Personal StoriesThe victories we’ve earned with support from people like you have helped countless families live healthier, safer lives. Read their stories here.
Marilyn Furer isn’t a household name. But this Illinois grandmother did what our government seems unable or unwilling to do: she got toxic baby products off store shelves.
After reading an article about CEH’s work to remove lead from children’s lunch boxes, she noticed that her grandson’s baby bibs from Wal-Mart seemed to be made out of the same vinyl material as the lunchboxes. Knowing that even small amounts of lead can cause health and developmental problems and that the bibs spent more time in his mouth than his lunch did, she decided she’d rather be safe than sorry.
Marilyn purchased a simple lead test kit at a local hardware store and found that there was lead on the surface of the bibs—lead that could easily come off and harm her grandson. Her next step was to throw the bibs away, but she didn’t stop there.
Concerned about the thousands of babies nationwide who were using these bibs, Marilyn decided she needed to do more. But she didn’t expect action from the same government agencies that had been concerned about lead in lunchboxes. The Bush-era federal Consumer Product Safety Commission had even manipulated data to distort the lead threat from vinyl lunchboxes.
Marilyn knew that the Center for Environmental Health had a long track record of protecting children’s health, so she turned to us. We pushed Wal-Mart to take those toxic bibs off their shelves nationwide and ultimately we got other stores to do the same.
When Marilyn Furer wanted to protect her family from toxic chemicals, she didn’t turn to the state government or the federal government or even to the media; she turned to the go-to organization for protecting kids from toxics in consumer products – the Center for Environmental Health. And together, we got results that still make babies safer today.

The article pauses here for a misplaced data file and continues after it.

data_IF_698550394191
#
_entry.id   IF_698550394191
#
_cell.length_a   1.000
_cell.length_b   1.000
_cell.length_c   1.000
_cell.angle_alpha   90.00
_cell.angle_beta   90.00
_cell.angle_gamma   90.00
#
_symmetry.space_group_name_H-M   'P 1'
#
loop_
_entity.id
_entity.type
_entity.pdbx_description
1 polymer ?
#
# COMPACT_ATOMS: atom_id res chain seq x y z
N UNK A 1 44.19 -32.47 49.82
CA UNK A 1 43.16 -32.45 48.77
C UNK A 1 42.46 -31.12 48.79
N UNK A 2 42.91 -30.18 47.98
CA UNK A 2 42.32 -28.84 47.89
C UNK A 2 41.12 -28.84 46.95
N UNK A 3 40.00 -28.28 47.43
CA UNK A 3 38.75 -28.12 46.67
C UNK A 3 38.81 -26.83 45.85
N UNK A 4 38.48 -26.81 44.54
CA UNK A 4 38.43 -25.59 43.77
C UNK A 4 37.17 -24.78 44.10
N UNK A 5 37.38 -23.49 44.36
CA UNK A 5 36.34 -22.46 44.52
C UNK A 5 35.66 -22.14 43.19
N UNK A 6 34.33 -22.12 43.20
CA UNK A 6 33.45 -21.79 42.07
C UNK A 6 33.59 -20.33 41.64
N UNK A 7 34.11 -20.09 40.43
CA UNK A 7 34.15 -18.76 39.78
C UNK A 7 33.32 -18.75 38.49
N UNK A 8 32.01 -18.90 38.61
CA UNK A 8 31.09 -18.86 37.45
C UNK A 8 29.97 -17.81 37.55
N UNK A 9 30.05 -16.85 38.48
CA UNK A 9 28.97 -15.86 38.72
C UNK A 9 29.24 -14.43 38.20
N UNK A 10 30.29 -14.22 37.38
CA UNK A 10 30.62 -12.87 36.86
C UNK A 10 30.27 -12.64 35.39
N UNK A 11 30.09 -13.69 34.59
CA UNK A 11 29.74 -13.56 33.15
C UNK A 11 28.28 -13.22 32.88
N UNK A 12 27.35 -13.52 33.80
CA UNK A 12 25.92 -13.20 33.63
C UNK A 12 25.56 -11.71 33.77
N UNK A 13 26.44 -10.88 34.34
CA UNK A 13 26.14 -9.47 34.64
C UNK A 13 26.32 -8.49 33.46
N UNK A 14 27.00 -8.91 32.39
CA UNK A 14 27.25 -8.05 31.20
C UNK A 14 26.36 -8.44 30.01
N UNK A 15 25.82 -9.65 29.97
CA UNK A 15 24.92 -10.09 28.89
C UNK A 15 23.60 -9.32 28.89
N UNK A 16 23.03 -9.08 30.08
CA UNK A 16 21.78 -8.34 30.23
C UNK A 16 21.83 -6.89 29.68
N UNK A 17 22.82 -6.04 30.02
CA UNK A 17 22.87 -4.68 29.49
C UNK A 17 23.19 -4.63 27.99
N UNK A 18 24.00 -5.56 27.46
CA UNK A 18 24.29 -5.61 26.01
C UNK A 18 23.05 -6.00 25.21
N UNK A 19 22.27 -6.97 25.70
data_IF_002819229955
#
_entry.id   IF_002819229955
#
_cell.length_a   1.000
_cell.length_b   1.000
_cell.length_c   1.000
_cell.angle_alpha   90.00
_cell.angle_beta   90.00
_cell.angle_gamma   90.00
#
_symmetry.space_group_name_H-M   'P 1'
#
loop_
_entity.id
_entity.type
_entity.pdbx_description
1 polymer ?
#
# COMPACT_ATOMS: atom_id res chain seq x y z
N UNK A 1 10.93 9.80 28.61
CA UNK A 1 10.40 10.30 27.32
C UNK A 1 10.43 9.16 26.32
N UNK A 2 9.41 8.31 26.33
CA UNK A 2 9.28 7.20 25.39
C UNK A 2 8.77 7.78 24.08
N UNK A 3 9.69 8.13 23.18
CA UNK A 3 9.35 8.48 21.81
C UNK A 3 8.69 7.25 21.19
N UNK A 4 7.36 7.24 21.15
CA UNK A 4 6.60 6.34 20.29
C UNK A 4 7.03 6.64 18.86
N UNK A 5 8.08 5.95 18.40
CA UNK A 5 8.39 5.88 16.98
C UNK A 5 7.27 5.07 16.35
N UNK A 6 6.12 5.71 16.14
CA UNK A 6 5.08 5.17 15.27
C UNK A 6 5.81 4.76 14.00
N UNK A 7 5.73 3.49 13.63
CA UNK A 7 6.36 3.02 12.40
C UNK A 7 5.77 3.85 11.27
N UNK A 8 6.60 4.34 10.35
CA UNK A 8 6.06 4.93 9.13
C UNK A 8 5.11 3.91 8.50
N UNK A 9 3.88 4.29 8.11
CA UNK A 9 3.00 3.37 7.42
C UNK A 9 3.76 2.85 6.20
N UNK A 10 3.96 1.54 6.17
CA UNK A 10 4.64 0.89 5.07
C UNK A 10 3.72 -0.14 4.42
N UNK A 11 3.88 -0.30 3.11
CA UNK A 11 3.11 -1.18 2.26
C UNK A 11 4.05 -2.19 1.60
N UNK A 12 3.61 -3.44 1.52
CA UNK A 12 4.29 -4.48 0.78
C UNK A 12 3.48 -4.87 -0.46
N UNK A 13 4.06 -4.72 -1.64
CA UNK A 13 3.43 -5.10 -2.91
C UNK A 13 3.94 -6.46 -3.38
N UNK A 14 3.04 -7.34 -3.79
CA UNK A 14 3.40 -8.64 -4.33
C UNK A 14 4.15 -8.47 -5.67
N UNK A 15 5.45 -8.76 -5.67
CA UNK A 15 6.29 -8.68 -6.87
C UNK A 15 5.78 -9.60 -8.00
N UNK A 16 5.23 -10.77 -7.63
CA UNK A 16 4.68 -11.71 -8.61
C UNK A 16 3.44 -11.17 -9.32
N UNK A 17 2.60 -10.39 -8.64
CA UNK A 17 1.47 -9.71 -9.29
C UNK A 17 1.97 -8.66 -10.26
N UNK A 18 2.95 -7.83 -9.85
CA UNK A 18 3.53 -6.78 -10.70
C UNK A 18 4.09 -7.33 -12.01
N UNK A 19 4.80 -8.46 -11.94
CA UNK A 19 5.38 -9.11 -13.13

When we announced that we had found high levels of lead in children’s bounce houses, we received phone calls from many worried parents. We also got a call from Lawrence Gutierrez—whose rents bounce houses to families. Lawrence said he was so concerned about renting toxic toys to families that he had cancelled all of his rentals to protect his customers. This posed a major threat to Lawrence’s livelihood.
We helped Lawrence determine which of his bounce houses contained high levels of lead so that he could protect his customers’ kids and keep his business running. Then we won legal agreements with the leading makers of bounce houses to eliminate the lead risks to children so that no parent or small business has to worry about the problem again.
Wheel weights are the small, metal weights attached to the rim of cars’ wheels to smoothen your ride and prevent uneven tire wear. Unfortunately, wheel weights often fall off your car and onto the road where they’re often washed into nearby sources of drinking water. This was a problem because they used to be made of lead and were, in fact, the largest source of new lead in the environment.
When a team of middle school students—not even old enough to drive yet—learned that lead in wheel weights can fall from cars and contaminate drinking water, they took action. The three students from West Branch Middle School in West Branch Iowa formed “Team DeadWeight,” and started working to end the use of leaded wheel weights in their town.
At the same time, the Center of Environmental Health was working to end the use of leaded wheel weights. We shared our work with the Team, and they shared their progress with us. CEH challenged the leading makers of wheel weights and Chrysler, one of the last car makers still using the leaded weights, to change to safer metals. We created the nation’s first legally binding agreements to stop the sale of leaded wheel weights.
Team DeadWeight’s research and advocacy were successful far beyond their town. Ultimately their efforts resulted in a bill introduced in the Iowa state assembly, the team presented its findings at the United Nations, and they contributed to the Environmental Protection Agency’s actions to reduce reliance on leaded wheel weights.
And when our legislation to ban lead from wheel weights finally made it to the governor of California’s desk for his signature, we presented him with a packet of materials, featuring information from Team DeadWeight. The Center for Environmental Health and Team DeadWeight – another partnership that made families safer nationwide.